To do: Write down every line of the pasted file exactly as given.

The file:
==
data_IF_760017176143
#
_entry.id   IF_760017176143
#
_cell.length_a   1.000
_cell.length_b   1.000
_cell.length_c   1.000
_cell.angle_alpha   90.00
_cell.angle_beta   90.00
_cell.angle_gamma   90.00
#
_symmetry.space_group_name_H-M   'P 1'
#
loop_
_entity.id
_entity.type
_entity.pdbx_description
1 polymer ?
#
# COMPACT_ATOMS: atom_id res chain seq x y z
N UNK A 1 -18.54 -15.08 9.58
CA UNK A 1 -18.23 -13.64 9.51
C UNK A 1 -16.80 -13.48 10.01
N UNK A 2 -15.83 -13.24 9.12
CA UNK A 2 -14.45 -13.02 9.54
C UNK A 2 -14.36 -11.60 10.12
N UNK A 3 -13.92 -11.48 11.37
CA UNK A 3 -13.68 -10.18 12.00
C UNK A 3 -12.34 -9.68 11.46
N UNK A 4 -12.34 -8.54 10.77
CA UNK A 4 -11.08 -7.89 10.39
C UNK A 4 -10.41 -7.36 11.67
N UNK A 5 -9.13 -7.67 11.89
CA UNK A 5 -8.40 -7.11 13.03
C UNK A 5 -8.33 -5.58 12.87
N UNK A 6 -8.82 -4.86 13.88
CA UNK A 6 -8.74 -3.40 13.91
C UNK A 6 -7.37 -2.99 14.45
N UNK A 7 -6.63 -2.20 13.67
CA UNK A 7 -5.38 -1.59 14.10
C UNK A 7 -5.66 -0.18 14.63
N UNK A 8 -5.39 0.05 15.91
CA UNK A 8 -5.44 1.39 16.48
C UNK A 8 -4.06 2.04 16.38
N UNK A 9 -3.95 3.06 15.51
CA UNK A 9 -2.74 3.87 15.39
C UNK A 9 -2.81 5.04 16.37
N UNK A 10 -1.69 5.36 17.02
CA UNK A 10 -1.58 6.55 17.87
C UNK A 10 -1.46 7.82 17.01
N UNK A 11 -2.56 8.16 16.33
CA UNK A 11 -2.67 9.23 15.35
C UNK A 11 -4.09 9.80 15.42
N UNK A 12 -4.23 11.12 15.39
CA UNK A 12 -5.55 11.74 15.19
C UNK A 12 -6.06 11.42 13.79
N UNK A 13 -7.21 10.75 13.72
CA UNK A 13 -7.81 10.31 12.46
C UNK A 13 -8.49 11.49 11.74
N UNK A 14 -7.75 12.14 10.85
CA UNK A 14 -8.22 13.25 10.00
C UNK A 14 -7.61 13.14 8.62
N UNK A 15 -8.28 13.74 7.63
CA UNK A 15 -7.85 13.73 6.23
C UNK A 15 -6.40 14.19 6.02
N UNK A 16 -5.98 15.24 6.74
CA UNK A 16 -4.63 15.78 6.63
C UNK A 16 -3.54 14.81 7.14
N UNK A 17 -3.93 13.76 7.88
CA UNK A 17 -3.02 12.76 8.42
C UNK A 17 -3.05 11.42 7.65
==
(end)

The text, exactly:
data_IF_760017176143
#
_entry.id   IF_760017176143
#
_cell.length_a   1.000
_cell.length_b   1.000
_cell.length_c   1.000
_cell.angle_alpha   90.00
_cell.angle_beta   90.00
_cell.angle_gamma   90.00
#
_symmetry.space_group_name_H-M   'P 1'
#
loop_
_entity.id
_entity.type
_entity.pdbx_description
1 polymer ?
#
# COMPACT_ATOMS: atom_id res chain seq x y z
N UNK A 1 -18.54 -15.08 9.58
CA UNK A 1 -18.23 -13.64 9.51
C UNK A 1 -16.80 -13.48 10.01
N UNK A 2 -15.83 -13.24 9.12
CA UNK A 2 -14.45 -13.02 9.54
C UNK A 2 -14.36 -11.60 10.12
N UNK A 3 -13.92 -11.48 11.37
CA UNK A 3 -13.68 -10.18 12.00
C UNK A 3 -12.34 -9.68 11.46
N UNK A 4 -12.34 -8.54 10.77
CA UNK A 4 -11.08 -7.89 10.39
C UNK A 4 -10.41 -7.36 11.67
N UNK A 5 -9.13 -7.67 11.89
CA UNK A 5 -8.40 -7.11 13.03
C UNK A 5 -8.33 -5.58 12.87
N UNK A 6 -8.82 -4.86 13.88
CA UNK A 6 -8.74 -3.40 13.91
C UNK A 6 -7.37 -2.99 14.45
N UNK A 7 -6.63 -2.20 13.67
CA UNK A 7 -5.38 -1.59 14.10
C UNK A 7 -5.66 -0.18 14.63
N UNK A 8 -5.39 0.05 15.91
CA UNK A 8 -5.44 1.39 16.48
C UNK A 8 -4.06 2.04 16.38
N UNK A 9 -3.95 3.06 15.51
CA UNK A 9 -2.74 3.87 15.39
C UNK A 9 -2.81 5.04 16.37
N UNK A 10 -1.69 5.36 17.02
CA UNK A 10 -1.58 6.55 17.87
C UNK A 10 -1.46 7.82 17.01
N UNK A 11 -2.56 8.16 16.33
CA UNK A 11 -2.67 9.23 15.35
C UNK A 11 -4.09 9.80 15.42
N UNK A 12 -4.23 11.12 15.39
CA UNK A 12 -5.55 11.74 15.19
C UNK A 12 -6.06 11.42 13.79
N UNK A 13 -7.21 10.75 13.72
CA UNK A 13 -7.81 10.31 12.46
C UNK A 13 -8.49 11.49 11.74
N UNK A 14 -7.75 12.14 10.85
CA UNK A 14 -8.22 13.25 10.00
C UNK A 14 -7.61 13.14 8.62
N UNK A 15 -8.28 13.74 7.63
CA UNK A 15 -7.85 13.73 6.23
C UNK A 15 -6.40 14.19 6.02
N UNK A 16 -5.98 15.24 6.74
CA UNK A 16 -4.63 15.78 6.63
C UNK A 16 -3.54 14.81 7.14
N UNK A 17 -3.93 13.76 7.88
CA UNK A 17 -3.02 12.76 8.42
C UNK A 17 -3.05 11.42 7.65